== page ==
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Obama Orders Review of US Aid to Egypt

President Barack Obama meets with members of his national security team to discuss the situation in Egypt, in the Situation Room of the White House, July 3, 2013.
President Barack Obama is ordering a review of U.S. aid to Egypt, where the military Wednesday ousted democratically elected President Mohammed Morsi. Obama is calling for a return to democracy as soon as possible.

In a written statement, President Obama said he is “deeply concerned” about the Egyptian military’s decision to remove President Morsi and suspend the nation’s constitution. He stopped short of calling the move a "coup d’etat."

Obama called on the Egyptian military to return full authority to a democratically elected civilian government as soon as possible, and to avoid arbitrary arrests of Morsi and his supporters.

The president said the United States is committed to the democratic process and does not support any single party. He called on all sides to avoid violence and work together to restore democracy.

In the meantime, President Obama has directed his administration to review the implications of the Egyptian military’s actions for U.S. aid to Cairo.

Mohamed Suleyman in New York City monitors a live social media newsfeed from his native Cairo. (VOA Photo A. Phillips)
Mohamed Suleyman in New York City monitors a live social media newsfeed from his native Cairo. (VOA Photo A. Phillips)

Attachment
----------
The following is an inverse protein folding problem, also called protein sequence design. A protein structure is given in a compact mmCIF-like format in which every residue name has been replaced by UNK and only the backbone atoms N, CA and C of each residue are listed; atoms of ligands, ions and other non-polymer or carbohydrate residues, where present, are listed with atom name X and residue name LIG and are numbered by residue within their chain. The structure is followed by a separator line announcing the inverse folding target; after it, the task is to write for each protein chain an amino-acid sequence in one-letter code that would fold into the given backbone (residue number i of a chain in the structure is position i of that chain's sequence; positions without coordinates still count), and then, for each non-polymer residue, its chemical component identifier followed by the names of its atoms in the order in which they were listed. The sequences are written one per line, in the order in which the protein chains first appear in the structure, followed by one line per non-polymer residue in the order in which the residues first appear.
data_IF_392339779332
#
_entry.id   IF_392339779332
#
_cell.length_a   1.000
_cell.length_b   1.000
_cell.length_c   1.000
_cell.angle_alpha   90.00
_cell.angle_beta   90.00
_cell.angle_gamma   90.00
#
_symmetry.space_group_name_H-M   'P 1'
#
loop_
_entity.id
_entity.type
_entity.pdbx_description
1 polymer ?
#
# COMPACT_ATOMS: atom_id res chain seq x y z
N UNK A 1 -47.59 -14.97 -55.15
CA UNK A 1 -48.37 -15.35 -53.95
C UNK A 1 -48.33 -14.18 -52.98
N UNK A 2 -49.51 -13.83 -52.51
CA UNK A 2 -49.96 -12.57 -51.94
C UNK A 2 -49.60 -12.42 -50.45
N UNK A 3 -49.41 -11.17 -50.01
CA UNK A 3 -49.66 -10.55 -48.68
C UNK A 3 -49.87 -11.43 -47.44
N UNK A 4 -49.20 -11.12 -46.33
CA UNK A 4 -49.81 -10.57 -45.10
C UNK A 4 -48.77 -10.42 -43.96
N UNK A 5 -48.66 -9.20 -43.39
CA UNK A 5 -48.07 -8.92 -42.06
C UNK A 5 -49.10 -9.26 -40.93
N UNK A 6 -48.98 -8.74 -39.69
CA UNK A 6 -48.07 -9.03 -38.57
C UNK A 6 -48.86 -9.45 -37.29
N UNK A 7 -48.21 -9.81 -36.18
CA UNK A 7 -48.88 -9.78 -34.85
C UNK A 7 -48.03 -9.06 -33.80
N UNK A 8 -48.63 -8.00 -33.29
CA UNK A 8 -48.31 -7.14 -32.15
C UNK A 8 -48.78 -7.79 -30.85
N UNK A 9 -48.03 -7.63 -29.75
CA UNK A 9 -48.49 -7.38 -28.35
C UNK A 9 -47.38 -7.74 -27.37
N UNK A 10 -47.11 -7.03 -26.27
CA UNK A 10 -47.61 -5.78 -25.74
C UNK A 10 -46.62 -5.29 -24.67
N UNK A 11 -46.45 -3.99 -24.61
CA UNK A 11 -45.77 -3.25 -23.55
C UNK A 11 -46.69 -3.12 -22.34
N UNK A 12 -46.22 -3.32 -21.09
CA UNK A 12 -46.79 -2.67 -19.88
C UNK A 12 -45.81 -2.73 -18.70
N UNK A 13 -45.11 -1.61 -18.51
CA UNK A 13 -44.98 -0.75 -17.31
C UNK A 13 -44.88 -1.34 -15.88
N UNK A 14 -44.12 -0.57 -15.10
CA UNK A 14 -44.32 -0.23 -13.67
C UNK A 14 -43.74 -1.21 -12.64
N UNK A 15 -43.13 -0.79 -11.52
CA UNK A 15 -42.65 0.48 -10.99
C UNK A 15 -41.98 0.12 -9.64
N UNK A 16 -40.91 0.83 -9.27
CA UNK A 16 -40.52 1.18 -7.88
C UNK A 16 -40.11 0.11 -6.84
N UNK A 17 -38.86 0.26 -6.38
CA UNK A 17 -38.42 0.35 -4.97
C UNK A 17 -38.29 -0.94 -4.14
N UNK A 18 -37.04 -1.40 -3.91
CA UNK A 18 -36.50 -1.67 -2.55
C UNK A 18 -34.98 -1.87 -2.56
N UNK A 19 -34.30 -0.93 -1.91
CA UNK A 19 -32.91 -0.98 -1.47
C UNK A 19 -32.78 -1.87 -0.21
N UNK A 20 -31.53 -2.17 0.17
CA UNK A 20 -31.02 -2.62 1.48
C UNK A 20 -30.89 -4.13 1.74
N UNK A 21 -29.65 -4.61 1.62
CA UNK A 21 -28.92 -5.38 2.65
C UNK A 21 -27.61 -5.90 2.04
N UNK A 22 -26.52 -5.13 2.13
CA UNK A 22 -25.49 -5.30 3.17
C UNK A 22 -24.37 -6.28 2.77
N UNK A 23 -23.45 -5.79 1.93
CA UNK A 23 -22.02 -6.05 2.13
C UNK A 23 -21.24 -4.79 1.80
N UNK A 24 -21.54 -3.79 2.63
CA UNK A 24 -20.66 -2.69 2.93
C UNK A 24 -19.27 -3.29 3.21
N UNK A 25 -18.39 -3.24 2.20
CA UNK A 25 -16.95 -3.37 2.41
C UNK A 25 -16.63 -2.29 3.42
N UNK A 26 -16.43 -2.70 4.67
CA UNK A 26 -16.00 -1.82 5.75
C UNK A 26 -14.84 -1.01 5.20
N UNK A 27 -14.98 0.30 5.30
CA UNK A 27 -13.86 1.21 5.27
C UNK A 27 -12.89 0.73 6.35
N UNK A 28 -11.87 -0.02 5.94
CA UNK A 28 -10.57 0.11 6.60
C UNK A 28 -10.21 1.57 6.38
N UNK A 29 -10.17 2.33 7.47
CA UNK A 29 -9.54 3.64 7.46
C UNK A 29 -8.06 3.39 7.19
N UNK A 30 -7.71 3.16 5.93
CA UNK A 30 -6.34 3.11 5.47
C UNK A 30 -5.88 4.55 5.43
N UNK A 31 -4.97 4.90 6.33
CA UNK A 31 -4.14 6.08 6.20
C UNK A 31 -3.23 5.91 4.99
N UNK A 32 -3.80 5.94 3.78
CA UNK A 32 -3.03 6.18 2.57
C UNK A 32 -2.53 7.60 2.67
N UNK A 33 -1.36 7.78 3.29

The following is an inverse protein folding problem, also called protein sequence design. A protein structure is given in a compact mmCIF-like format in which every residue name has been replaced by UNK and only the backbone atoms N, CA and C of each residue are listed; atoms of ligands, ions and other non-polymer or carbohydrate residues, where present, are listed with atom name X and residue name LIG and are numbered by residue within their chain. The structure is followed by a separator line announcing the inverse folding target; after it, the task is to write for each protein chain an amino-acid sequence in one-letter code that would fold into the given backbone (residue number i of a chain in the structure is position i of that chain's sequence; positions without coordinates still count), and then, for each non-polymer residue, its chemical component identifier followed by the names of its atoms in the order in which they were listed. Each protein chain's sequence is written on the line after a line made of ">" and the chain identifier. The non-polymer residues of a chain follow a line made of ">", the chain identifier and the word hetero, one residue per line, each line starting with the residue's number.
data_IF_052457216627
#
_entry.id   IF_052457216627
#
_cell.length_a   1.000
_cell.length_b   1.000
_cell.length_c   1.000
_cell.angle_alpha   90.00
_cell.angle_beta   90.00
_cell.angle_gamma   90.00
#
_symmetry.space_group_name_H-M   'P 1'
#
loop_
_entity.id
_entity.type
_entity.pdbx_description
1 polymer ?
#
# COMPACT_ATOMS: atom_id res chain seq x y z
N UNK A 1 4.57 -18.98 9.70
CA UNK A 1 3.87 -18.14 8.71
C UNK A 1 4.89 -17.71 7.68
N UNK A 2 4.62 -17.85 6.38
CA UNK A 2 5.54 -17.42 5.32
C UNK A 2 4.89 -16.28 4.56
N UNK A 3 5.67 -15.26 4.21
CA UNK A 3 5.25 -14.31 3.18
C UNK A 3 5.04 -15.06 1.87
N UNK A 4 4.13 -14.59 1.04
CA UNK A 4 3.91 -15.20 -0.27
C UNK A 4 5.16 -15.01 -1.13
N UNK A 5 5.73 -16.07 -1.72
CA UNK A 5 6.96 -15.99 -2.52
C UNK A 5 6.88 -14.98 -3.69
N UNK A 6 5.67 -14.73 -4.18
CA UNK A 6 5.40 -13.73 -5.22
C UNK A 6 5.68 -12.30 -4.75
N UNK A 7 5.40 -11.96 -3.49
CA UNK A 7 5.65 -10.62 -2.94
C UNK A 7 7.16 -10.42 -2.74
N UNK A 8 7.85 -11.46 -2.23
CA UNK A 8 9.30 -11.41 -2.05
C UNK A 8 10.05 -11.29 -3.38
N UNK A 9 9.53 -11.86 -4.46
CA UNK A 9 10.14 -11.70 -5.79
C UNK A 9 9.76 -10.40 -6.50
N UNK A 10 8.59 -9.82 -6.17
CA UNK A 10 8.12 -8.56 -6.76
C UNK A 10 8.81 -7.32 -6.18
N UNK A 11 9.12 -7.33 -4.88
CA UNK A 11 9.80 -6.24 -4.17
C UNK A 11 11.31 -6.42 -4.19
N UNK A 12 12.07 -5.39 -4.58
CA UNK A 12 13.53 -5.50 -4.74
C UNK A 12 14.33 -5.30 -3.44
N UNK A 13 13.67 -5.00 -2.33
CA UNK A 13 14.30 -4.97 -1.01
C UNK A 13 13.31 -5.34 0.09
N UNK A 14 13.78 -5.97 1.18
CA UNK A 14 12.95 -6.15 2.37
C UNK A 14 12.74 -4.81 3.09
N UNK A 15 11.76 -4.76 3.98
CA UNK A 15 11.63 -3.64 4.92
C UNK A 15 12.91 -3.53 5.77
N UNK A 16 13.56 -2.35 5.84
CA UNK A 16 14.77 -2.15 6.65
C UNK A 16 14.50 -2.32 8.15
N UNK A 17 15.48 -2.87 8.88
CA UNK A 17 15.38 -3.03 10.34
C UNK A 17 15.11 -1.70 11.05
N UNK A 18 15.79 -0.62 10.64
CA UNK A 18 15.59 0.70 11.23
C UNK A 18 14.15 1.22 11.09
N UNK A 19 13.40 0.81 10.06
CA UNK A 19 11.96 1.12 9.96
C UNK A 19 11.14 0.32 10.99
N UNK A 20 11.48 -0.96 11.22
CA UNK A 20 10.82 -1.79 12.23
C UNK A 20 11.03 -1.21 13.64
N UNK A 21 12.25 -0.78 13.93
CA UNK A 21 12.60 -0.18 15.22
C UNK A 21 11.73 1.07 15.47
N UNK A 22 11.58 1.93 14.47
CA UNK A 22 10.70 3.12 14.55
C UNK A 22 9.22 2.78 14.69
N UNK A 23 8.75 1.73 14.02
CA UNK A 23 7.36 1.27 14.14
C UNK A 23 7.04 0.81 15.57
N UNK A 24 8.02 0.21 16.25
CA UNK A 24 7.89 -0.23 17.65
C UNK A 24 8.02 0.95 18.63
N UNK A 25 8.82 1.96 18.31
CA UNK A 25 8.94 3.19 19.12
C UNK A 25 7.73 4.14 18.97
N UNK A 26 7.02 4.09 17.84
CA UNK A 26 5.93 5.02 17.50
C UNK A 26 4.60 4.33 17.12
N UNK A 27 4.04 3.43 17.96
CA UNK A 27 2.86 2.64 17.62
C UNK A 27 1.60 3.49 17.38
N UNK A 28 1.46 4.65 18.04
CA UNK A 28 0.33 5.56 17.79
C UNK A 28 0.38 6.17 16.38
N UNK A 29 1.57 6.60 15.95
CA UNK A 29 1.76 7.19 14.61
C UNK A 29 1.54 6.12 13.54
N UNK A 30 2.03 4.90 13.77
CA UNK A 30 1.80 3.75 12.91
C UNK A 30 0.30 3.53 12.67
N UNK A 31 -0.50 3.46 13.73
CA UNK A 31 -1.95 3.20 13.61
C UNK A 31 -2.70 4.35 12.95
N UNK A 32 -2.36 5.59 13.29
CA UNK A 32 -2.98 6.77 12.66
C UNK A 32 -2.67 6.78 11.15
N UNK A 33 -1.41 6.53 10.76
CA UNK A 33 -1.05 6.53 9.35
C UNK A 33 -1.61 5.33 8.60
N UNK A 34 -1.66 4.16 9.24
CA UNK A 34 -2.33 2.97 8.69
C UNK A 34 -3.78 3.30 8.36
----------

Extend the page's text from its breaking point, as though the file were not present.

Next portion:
U.S. law requires the White House to suspend its aid to any country whose elected leader is ousted in a military coup. Obama has requested more than $1.5 billion in military and economic assistance to Egypt for the fiscal year that starts in October, and the U.S. and Egyptian military historically have close ties.

The president spent much of Wednesday meeting with his national security team at the White House or by phone or video conference. Defense Secretary Chuck Hagel and CIA Director John Brennan were among those talking with Mr. Obama.

In a phone call to Morsi on Monday, President Obama said democracy is about more than just elections, but also about “ensuring that the voices of all Egyptians are heard and represented by their government.”

On Capitol Hill, U.S. House of Representatives Majority Leader Eric Cantor called Egypt’s stability “tremendously important” for America’s security and that of its Mideast allies.

In a written statement, the Republican chairman of the House Foreign Affairs Committee called Morsi “an obstacle to the constitutional democracy that most Egyptians wanted.” Cantor said he hopes Morsi’s departure “will reopen the path to a better future for Egypt.”